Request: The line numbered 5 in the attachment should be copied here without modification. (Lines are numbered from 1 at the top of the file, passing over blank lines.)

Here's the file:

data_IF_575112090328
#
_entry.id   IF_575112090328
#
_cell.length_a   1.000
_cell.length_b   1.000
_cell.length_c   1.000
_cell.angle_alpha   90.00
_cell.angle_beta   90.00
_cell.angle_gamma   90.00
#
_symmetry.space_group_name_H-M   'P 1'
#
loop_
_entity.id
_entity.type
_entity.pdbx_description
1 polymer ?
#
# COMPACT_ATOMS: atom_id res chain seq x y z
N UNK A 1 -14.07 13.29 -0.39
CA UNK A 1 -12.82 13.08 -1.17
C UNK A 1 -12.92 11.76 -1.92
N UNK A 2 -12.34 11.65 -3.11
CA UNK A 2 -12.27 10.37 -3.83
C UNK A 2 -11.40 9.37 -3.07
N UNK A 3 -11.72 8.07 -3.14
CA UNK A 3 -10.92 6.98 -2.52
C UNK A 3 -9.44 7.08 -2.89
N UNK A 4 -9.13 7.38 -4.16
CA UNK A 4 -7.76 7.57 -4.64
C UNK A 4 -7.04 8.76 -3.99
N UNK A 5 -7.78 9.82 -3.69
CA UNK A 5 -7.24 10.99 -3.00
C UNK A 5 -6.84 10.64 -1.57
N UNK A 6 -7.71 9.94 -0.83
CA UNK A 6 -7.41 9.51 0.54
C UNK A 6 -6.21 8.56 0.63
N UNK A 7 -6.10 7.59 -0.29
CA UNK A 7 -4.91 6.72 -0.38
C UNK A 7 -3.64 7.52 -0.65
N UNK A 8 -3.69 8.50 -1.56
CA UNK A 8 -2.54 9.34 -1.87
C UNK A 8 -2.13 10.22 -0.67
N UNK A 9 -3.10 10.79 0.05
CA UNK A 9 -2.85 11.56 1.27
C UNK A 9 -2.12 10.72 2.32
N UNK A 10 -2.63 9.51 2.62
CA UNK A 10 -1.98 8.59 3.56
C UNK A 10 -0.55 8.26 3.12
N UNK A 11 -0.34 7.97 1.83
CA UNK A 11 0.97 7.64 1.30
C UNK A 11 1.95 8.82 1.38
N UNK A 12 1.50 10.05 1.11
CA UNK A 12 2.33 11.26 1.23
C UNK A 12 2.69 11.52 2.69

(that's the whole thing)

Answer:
_cell.length_a   1.000